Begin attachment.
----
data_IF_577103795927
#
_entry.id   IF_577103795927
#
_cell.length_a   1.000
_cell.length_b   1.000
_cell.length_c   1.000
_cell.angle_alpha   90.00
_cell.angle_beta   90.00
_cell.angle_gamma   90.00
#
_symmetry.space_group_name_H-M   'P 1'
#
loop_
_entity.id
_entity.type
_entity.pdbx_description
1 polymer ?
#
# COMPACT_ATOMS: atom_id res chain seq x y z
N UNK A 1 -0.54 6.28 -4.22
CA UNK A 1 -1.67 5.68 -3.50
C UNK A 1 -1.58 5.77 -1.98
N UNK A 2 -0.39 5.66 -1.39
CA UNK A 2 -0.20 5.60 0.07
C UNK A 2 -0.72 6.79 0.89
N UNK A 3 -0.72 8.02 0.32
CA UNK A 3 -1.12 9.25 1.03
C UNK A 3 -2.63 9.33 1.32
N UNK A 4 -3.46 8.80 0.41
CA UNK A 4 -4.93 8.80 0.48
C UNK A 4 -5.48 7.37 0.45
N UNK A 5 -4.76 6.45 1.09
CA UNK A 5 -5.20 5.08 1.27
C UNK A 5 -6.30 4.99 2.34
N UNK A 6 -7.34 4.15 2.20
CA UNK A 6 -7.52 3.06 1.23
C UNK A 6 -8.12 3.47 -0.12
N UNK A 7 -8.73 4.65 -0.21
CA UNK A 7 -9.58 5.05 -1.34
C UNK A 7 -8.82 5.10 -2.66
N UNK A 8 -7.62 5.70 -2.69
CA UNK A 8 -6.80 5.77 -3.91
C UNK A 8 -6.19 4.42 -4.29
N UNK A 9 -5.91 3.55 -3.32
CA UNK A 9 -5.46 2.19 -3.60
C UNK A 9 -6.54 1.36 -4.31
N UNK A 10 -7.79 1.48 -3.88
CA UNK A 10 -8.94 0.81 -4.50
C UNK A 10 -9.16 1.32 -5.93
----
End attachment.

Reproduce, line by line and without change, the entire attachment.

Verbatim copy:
data_IF_577103795927
#
_entry.id   IF_577103795927
#
_cell.length_a   1.000
_cell.length_b   1.000
_cell.length_c   1.000
_cell.angle_alpha   90.00
_cell.angle_beta   90.00
_cell.angle_gamma   90.00
#
_symmetry.space_group_name_H-M   'P 1'
#
loop_
_entity.id
_entity.type
_entity.pdbx_description
1 polymer ?
#
# COMPACT_ATOMS: atom_id res chain seq x y z
N UNK A 1 -0.54 6.28 -4.22
CA UNK A 1 -1.67 5.68 -3.50
C UNK A 1 -1.58 5.77 -1.98
N UNK A 2 -0.39 5.66 -1.39
CA UNK A 2 -0.20 5.60 0.07
C UNK A 2 -0.72 6.79 0.89
N UNK A 3 -0.72 8.02 0.32
CA UNK A 3 -1.12 9.25 1.03
C UNK A 3 -2.63 9.33 1.32
N UNK A 4 -3.46 8.80 0.41
CA UNK A 4 -4.93 8.80 0.48
C UNK A 4 -5.48 7.37 0.45
N UNK A 5 -4.76 6.45 1.09
CA UNK A 5 -5.20 5.08 1.27
C UNK A 5 -6.30 4.99 2.34
N UNK A 6 -7.34 4.15 2.20
CA UNK A 6 -7.52 3.06 1.23
C UNK A 6 -8.12 3.47 -0.12
N UNK A 7 -8.73 4.65 -0.21
CA UNK A 7 -9.58 5.05 -1.34
C UNK A 7 -8.82 5.10 -2.66
N UNK A 8 -7.62 5.70 -2.69
CA UNK A 8 -6.80 5.77 -3.91
C UNK A 8 -6.19 4.42 -4.29
N UNK A 9 -5.91 3.55 -3.32
CA UNK A 9 -5.46 2.19 -3.60
C UNK A 9 -6.54 1.36 -4.31
N UNK A 10 -7.79 1.48 -3.88
CA UNK A 10 -8.94 0.81 -4.50
C UNK A 10 -9.16 1.32 -5.93